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Helping Herself by Helping Others

A Neuroscientist’s Family Gets a Neuromuscular Disease Diagnosis

When Suzanne Perkins’ 16-year-old daughter Eliza had trouble opening jars and closing car doors, she took the teenager to the doctor confident she would pin the problem on too much texting.

But when her doctor sent her to a neurologist, Eliza’s diagnosis came quickly and with a wallop.

Eliza had myotonic dystrophy type 1. Even though Suzanne is a neuroscientist, it was the first time she had ever heard of the condition. “It was a bit of a shock to find out it was something serious,” she said.

Now an 18-year-old freshman at Hampshire College in Amherst, Massachusetts, Eliza is far from her home in Ann Arbor, Michigan. When mother and daughter met with a special education counselor at the college before the semester began, it dawned on Suzanne that Eliza might have to contend with DM-related health issues, and having her attending a college at such a distance could be a problem.

Suzanne sought out emotional support and information from other DM caregivers and patients. During a trip to Indiana she was able to attend a DM support group, but there were no similar groups near her home. The closest one was in Ohio, too far away for her to attend meetings regularly. Since she didn’t have a local group, Suzanne decided to establish one herself.

Stepping Up: Launching a Support Group

For Suzanne, though, organizing the meeting was a way to give back to the MDF community and to connect with caregivers and patients in her area. She had attended the past two MDF Annual Conferences in San Francisco and Nashville and found the events interesting and inspiring. She wanted to learn about the current state of research into the condition, what was being done to develop a treatment or cure, and what she could be doing to help.

Back in Michigan, Suzanne wanted to continue to connect with others in the DM community and learn from them. But she didn’t know any caregivers or DM patients back home.

“It helps knowing there are other people struggling with the same issues,” she said. “It’s hard not having any connection with anyone else having the condition.”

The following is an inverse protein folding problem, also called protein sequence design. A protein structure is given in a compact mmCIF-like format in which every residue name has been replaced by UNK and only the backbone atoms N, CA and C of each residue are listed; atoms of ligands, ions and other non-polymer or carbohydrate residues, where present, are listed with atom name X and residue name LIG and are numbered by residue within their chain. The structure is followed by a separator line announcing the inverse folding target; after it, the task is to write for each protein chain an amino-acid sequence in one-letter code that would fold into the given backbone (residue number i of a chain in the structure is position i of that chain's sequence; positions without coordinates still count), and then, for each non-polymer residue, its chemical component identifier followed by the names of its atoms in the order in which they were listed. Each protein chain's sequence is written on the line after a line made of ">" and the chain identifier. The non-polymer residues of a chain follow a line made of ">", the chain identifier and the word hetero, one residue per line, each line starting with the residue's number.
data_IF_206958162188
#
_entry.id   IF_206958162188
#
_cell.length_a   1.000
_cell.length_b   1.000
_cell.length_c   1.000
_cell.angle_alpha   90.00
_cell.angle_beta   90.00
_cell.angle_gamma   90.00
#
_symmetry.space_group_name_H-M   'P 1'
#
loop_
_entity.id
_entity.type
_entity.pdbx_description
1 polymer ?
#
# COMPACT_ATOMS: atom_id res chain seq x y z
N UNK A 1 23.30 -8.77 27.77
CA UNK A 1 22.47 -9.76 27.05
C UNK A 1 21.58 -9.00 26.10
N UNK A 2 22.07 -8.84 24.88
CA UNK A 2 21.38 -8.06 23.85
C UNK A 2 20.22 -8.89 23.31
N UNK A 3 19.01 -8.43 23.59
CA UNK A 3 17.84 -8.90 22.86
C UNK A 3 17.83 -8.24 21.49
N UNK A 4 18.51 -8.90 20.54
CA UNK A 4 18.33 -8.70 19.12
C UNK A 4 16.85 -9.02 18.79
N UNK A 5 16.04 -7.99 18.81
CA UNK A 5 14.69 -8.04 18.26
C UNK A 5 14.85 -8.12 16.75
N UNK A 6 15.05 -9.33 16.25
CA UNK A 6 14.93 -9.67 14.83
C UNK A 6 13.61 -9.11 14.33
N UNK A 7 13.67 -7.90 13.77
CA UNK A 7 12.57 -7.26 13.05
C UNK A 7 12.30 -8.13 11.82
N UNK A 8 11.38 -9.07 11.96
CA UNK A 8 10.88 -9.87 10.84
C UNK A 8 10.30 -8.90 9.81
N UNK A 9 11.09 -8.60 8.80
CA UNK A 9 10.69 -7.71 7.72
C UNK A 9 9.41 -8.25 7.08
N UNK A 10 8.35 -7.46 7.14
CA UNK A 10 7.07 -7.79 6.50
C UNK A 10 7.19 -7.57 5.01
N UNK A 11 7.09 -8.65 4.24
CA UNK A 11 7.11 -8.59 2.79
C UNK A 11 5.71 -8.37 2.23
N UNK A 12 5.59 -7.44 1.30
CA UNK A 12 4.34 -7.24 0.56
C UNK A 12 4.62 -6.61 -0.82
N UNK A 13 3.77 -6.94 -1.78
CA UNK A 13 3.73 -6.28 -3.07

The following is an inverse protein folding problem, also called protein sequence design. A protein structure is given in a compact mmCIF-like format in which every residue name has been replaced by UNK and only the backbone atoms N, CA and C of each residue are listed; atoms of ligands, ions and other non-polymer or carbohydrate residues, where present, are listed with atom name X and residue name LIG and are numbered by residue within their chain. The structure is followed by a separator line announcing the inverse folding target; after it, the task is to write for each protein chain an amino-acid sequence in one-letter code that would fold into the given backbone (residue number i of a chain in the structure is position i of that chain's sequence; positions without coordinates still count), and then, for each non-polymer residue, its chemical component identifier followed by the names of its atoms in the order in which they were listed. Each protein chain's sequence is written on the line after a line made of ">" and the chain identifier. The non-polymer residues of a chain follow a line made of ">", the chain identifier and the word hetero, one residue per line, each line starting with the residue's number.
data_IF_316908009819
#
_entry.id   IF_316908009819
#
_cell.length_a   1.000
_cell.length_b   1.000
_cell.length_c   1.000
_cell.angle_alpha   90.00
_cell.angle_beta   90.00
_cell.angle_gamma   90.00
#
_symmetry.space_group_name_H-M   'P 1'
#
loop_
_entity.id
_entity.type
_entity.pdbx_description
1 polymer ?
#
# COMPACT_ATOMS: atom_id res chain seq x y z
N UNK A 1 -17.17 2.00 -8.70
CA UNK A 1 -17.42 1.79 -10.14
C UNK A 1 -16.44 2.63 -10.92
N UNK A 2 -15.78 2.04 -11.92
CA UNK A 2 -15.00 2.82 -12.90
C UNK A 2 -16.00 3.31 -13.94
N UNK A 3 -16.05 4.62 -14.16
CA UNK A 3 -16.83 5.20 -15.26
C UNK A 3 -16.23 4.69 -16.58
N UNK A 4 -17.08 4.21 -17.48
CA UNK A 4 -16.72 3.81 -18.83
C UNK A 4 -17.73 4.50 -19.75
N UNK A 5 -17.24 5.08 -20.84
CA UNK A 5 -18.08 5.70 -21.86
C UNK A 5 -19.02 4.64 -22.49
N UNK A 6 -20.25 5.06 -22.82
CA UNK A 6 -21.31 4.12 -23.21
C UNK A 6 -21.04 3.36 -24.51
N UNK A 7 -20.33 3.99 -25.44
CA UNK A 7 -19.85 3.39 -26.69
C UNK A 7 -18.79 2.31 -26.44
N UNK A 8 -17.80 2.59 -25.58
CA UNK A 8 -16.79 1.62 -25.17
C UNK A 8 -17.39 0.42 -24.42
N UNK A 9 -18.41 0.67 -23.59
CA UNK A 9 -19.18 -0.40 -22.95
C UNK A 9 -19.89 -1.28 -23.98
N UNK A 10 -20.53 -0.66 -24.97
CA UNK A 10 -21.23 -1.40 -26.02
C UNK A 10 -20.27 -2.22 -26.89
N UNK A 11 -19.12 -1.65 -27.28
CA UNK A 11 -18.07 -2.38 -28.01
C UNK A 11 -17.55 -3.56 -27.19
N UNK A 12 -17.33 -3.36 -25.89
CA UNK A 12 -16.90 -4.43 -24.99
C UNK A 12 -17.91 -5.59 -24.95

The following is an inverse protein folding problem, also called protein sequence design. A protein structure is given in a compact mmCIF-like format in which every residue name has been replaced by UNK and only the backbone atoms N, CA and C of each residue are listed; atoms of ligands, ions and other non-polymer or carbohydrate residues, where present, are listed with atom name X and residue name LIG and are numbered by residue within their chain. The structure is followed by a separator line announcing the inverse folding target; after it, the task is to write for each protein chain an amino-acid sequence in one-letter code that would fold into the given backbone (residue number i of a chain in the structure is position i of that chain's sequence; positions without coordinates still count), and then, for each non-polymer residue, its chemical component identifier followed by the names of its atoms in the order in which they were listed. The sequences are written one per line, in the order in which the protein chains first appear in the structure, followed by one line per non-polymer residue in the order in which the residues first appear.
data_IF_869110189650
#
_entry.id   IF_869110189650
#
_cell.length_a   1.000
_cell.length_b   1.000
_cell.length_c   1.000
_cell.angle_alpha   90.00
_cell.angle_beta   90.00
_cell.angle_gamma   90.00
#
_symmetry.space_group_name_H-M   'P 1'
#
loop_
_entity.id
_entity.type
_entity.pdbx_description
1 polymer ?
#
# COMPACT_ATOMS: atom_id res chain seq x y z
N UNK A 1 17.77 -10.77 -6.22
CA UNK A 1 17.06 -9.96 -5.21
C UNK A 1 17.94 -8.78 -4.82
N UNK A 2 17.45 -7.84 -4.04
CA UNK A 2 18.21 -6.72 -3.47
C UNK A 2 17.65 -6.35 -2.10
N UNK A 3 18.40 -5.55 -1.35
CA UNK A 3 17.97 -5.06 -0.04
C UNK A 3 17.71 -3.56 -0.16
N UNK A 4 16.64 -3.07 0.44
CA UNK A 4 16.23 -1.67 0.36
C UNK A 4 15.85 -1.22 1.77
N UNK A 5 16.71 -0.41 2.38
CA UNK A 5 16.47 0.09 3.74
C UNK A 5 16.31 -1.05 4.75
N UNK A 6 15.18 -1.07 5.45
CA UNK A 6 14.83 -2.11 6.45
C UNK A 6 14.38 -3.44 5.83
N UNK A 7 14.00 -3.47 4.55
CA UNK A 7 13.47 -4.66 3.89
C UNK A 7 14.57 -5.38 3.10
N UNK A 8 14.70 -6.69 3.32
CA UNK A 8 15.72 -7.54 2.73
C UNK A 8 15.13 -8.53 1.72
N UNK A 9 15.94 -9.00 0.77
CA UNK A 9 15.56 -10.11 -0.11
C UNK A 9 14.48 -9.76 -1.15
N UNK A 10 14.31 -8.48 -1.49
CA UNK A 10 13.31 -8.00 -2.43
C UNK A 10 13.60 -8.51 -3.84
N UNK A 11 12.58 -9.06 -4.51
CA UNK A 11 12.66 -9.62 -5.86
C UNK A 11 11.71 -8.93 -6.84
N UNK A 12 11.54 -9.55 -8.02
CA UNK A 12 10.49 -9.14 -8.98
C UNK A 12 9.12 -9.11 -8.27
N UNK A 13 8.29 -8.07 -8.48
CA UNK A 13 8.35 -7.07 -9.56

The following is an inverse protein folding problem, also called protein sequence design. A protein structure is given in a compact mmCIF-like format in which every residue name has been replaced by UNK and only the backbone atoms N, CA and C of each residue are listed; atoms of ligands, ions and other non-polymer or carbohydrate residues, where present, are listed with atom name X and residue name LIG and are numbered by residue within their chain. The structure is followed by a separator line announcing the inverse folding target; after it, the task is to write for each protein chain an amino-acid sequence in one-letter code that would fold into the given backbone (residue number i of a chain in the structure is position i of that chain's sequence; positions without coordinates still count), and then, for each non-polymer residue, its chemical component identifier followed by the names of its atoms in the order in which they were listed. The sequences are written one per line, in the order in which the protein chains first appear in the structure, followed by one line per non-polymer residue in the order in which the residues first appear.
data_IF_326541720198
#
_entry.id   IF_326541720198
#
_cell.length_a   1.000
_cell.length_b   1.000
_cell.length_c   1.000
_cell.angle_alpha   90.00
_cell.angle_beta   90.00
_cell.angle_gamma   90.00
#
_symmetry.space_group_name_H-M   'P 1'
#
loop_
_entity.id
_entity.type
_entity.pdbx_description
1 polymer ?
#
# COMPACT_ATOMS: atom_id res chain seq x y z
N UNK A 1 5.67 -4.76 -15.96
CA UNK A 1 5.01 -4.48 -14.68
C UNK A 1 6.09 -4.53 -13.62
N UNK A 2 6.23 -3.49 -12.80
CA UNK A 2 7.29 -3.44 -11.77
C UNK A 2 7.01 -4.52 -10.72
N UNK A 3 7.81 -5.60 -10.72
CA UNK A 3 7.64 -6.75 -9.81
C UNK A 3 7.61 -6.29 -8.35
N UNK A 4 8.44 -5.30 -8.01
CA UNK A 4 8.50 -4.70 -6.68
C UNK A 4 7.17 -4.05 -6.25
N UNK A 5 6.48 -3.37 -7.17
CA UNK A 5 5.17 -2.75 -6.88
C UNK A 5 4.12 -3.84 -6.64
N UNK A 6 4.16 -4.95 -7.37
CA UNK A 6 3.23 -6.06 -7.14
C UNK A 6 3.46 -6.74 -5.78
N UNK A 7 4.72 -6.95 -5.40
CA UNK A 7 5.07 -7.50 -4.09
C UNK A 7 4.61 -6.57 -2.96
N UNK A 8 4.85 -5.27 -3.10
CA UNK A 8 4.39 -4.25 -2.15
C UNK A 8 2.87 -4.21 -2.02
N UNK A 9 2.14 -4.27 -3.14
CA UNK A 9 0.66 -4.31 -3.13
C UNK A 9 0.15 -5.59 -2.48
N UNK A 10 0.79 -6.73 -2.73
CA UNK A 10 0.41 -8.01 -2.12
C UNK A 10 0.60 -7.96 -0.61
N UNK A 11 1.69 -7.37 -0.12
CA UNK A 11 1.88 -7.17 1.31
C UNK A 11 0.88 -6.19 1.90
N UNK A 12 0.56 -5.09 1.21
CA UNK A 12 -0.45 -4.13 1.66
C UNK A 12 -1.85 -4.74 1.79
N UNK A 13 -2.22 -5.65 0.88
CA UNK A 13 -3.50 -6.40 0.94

In October, Suzanne held the first meeting of her DM support group at the Westgate Public library in Ann Arbor. The meeting she had attended in Indiana was held during a storm and turnout was low, so she didn’t expect many attendees for her first meeting. The Myotonic Dystrophy Foundation promoted the meeting on its website, Facebook page and monthly newsletter, and the local Muscular Dystrophy Association office also promoted the event.

Filling a Need in Michigan

The first meeting was a success, and 18 people showed up. One attendee had travelled an hour from Toledo, Ohio, and another travelled nearly two hours from Kalamazoo, Michigan to participate. For much of this first gathering participants shared their personal stories. Suzanne had expected to hold meetings every other month, but because of demand among attendees, she now plans to convene meetings monthly.

When she decided to organize a support group she was a little nervous about the tone it might take. Someone had suggested to her that support groups can take on negative qualities as some people view them as a time for them to complain. But that wasn’t the case. She said everyone was very positive, excited to be there, and appreciative there was a meeting to attend.

Suzanne isn’t sure if Eliza will attend when she’s home on break from college. “She wasn’t keen on being in it. She’s living her life and moving on ahead,” she said. “She might come and be a part of it later on.”

Helping Herself by Helping Others

Suzanne, who is getting to know a disease that has highly variable in the way if affects people, has learned from others who have been living with it longer than her daughter has. The first time she saw people with DM, she remembers how sick they seemed and feared that she was glimpsing her own daughter’s future. But meeting a variety of patients, some much older than her daughter who appear to be managing the condition well, she has come to see the breadth of the possibilities. It’s now a little easier for her to say that she doesn’t know what’s going to happen to Eliza and what the outcomes will be in the future.

Suzanne said setting up the group didn’t take a lot of effort, other than learning that she needs to book a room at the library well ahead of time. She credits MDF Program Director Leah Hellerstein with help getting the word out and providing ideas on issues to cover during the meeting. She encourages anyone else thinking of setting up a group near where they live to do so.

“There are a lot more people out there,” she said. “I think it’s a really good thing to do.”

 

 

 

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